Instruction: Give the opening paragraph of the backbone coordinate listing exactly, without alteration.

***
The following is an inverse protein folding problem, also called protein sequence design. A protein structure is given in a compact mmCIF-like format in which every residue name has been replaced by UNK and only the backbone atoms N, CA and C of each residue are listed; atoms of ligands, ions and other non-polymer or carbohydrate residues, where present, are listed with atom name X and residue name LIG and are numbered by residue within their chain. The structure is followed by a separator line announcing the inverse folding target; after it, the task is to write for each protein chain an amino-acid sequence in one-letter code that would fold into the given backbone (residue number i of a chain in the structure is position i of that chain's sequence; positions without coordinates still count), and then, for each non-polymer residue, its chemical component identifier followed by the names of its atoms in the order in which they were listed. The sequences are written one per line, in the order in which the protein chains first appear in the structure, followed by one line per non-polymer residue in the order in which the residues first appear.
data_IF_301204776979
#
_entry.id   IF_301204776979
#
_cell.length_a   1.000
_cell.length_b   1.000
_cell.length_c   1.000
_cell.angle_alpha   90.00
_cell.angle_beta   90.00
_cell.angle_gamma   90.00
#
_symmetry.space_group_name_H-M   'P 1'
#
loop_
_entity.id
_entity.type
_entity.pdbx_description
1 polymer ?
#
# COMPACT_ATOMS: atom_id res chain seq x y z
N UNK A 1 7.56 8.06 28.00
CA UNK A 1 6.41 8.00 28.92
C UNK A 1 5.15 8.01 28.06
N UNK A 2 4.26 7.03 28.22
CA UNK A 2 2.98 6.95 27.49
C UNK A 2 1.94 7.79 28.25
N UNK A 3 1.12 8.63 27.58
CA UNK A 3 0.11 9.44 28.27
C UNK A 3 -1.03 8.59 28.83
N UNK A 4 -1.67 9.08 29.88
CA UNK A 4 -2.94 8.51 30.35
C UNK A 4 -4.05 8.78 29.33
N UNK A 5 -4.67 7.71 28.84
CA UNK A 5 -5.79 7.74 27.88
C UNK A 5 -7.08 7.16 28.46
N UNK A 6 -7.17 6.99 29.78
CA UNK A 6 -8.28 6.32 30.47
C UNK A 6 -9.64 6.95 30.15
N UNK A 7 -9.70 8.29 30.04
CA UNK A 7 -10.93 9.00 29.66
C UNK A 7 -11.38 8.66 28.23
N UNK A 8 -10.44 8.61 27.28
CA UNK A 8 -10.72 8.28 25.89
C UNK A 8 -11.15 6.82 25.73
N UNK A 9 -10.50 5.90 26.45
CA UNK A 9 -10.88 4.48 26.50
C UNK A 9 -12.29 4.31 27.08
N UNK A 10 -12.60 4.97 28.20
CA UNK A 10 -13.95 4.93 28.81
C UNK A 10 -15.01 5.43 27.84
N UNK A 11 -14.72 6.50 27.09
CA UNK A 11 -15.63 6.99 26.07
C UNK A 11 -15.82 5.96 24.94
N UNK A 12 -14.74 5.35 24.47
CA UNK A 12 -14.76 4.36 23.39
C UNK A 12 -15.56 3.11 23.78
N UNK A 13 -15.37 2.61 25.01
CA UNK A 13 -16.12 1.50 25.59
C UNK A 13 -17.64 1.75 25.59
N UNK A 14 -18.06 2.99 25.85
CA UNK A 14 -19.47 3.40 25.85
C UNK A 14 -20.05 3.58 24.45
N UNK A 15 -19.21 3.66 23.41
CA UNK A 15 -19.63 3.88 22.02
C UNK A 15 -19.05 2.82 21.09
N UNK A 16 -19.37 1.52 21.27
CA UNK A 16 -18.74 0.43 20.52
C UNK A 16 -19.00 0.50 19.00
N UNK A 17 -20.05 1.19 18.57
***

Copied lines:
The following is an inverse protein folding problem, also called protein sequence design. A protein structure is given in a compact mmCIF-like format in which every residue name has been replaced by UNK and only the backbone atoms N, CA and C of each residue are listed; atoms of ligands, ions and other non-polymer or carbohydrate residues, where present, are listed with atom name X and residue name LIG and are numbered by residue within their chain. The structure is followed by a separator line announcing the inverse folding target; after it, the task is to write for each protein chain an amino-acid sequence in one-letter code that would fold into the given backbone (residue number i of a chain in the structure is position i of that chain's sequence; positions without coordinates still count), and then, for each non-polymer residue, its chemical component identifier followed by the names of its atoms in the order in which they were listed. The sequences are written one per line, in the order in which the protein chains first appear in the structure, followed by one line per non-polymer residue in the order in which the residues first appear.